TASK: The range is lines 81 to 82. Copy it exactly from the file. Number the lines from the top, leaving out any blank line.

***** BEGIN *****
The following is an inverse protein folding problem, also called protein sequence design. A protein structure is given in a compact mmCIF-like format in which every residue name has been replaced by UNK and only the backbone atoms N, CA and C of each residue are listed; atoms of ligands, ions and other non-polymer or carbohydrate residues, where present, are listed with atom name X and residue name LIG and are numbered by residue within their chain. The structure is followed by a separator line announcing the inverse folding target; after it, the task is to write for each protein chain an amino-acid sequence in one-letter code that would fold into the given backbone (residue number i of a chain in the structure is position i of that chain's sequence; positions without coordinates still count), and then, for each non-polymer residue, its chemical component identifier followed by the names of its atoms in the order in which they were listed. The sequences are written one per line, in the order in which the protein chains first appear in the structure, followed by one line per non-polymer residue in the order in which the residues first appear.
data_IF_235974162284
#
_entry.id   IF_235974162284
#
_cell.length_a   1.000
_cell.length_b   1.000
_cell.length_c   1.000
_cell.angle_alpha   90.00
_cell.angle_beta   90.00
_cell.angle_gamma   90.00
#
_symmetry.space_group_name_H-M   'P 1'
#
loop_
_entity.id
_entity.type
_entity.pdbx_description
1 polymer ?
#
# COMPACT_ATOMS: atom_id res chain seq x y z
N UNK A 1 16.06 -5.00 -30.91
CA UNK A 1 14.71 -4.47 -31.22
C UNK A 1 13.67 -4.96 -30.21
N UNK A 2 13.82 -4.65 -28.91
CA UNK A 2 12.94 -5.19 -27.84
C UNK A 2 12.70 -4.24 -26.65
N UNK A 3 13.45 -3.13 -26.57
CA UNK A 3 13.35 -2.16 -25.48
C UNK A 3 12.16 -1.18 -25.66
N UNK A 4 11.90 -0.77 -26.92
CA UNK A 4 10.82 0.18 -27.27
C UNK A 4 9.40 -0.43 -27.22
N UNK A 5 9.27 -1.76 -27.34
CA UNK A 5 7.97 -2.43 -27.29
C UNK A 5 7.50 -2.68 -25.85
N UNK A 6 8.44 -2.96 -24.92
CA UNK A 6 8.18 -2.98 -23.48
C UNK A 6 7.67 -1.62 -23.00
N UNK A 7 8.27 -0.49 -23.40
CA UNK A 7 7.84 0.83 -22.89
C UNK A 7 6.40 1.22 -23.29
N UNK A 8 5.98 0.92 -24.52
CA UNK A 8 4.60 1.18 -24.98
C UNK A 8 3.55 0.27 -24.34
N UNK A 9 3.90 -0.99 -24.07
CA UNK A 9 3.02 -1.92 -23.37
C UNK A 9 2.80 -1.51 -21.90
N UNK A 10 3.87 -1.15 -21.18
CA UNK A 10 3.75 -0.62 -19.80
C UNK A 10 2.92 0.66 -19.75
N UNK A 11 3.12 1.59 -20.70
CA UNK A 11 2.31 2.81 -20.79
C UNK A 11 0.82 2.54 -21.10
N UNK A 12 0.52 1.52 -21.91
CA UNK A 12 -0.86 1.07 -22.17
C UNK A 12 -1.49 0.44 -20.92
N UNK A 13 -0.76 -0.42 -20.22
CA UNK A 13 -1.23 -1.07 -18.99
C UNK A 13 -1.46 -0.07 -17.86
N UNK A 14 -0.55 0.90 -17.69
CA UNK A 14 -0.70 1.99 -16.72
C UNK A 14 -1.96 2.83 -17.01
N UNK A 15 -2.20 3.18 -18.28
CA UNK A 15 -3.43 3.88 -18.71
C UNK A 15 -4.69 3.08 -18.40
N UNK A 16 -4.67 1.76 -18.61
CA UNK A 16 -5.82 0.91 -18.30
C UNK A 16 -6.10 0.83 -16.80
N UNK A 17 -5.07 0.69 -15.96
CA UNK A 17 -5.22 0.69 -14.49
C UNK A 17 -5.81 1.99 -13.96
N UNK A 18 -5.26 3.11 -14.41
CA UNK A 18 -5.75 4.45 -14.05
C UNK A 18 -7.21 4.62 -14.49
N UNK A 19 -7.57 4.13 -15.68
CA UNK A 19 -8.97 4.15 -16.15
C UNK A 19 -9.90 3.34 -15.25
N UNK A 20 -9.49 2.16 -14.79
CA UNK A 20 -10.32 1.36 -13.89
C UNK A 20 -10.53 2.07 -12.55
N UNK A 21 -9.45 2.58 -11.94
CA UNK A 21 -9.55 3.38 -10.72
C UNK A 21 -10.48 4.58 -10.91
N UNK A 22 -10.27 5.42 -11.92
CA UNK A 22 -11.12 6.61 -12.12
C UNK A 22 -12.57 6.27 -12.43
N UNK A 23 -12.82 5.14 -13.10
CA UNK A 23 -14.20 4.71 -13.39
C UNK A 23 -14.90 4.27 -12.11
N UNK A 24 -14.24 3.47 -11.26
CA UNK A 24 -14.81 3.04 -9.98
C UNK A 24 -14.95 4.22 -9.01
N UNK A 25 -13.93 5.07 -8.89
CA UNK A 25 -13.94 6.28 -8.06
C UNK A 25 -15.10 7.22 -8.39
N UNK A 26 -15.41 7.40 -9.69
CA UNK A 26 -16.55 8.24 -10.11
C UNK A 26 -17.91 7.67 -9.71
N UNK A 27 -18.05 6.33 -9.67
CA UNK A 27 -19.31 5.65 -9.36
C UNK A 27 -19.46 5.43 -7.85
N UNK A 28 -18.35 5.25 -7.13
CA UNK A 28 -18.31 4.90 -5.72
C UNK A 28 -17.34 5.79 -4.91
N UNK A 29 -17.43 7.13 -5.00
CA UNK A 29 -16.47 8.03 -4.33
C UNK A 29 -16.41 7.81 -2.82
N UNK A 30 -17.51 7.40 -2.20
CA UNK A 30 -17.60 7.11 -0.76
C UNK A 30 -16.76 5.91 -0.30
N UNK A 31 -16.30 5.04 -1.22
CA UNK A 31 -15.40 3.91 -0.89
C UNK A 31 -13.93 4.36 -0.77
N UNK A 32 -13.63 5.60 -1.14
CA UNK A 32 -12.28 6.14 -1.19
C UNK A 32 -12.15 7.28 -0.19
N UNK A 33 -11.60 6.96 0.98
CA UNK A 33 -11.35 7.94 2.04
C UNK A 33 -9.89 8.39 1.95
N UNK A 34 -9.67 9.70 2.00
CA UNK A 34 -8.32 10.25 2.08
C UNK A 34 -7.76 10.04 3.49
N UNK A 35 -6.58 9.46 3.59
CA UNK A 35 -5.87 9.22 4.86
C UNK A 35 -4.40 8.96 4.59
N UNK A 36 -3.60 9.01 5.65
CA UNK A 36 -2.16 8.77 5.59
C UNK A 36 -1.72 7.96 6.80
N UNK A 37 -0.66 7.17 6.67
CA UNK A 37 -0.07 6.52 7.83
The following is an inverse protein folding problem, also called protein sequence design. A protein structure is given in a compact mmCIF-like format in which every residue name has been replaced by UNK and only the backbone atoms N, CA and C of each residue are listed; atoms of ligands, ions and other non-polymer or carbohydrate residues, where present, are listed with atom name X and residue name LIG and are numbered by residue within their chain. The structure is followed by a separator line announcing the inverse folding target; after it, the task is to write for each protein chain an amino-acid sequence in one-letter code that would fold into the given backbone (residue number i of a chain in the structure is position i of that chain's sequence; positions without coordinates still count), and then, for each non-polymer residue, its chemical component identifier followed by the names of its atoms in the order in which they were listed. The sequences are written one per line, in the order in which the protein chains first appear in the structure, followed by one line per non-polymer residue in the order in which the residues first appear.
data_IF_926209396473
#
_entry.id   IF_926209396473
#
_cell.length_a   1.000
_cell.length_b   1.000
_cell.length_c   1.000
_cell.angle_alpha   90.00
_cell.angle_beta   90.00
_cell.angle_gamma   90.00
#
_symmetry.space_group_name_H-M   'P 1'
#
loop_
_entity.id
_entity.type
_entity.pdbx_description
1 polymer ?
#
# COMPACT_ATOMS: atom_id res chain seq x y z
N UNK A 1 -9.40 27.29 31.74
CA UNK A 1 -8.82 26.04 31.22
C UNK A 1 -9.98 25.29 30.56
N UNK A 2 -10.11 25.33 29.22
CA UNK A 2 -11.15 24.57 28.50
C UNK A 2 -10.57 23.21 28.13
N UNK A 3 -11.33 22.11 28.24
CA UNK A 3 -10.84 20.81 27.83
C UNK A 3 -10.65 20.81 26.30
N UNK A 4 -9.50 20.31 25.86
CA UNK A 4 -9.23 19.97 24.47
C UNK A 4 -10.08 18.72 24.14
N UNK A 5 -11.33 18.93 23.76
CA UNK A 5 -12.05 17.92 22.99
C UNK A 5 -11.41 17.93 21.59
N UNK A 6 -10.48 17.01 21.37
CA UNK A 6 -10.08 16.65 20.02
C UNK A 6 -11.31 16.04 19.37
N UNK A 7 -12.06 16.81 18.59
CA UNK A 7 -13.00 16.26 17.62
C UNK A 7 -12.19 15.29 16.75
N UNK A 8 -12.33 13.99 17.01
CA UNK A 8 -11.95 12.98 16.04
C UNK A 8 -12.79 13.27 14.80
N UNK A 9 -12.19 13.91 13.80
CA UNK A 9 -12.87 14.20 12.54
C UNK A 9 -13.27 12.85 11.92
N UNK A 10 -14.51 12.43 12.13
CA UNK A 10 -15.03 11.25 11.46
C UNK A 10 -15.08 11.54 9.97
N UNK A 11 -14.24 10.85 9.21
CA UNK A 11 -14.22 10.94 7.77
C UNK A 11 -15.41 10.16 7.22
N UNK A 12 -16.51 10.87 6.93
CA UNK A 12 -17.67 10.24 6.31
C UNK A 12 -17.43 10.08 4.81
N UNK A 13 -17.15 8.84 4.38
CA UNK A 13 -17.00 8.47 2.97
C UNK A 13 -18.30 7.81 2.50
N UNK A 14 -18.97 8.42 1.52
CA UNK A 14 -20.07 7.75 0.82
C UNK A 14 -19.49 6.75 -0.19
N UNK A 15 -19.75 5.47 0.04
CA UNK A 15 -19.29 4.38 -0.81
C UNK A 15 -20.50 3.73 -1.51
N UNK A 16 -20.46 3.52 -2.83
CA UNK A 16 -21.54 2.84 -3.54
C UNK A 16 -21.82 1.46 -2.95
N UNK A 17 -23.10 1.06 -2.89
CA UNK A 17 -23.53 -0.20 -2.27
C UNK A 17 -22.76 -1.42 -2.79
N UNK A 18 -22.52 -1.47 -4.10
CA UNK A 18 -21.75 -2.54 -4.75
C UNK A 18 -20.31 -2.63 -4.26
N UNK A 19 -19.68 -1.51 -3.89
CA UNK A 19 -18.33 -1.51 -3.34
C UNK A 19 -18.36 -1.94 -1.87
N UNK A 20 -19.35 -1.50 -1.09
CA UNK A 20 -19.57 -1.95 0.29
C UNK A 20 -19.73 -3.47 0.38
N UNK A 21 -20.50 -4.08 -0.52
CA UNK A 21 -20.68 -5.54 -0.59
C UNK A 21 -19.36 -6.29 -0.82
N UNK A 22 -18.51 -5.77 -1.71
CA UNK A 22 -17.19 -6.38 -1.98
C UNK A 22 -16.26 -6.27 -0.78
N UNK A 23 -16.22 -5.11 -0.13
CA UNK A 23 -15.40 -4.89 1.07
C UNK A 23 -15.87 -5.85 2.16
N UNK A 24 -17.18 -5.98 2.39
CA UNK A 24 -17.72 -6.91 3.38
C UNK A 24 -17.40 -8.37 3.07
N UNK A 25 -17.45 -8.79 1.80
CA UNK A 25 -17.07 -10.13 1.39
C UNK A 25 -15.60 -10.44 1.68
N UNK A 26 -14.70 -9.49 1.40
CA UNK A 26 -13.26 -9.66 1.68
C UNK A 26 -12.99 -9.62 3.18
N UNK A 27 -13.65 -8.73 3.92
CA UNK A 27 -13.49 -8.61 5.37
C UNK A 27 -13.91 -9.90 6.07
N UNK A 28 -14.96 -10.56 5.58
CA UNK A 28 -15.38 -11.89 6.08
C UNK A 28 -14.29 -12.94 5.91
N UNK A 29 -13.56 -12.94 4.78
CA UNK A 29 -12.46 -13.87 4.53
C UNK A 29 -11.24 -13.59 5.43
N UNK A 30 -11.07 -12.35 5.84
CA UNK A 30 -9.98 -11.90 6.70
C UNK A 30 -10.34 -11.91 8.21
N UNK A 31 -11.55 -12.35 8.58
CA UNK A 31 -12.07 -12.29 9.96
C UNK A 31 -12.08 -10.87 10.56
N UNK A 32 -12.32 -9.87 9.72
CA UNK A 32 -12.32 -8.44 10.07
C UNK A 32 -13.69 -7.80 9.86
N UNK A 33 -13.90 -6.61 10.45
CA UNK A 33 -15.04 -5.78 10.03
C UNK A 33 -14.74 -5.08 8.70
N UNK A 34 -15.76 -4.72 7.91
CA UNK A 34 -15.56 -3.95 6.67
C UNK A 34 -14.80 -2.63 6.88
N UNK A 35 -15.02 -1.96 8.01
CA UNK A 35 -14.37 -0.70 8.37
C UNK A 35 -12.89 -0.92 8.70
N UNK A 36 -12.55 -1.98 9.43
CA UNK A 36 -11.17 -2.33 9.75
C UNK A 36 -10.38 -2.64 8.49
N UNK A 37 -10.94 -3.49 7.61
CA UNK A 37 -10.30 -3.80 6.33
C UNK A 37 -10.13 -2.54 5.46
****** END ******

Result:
C UNK A 20 -10.53 2.07 -12.55
N UNK A 21 -9.45 2.58 -11.94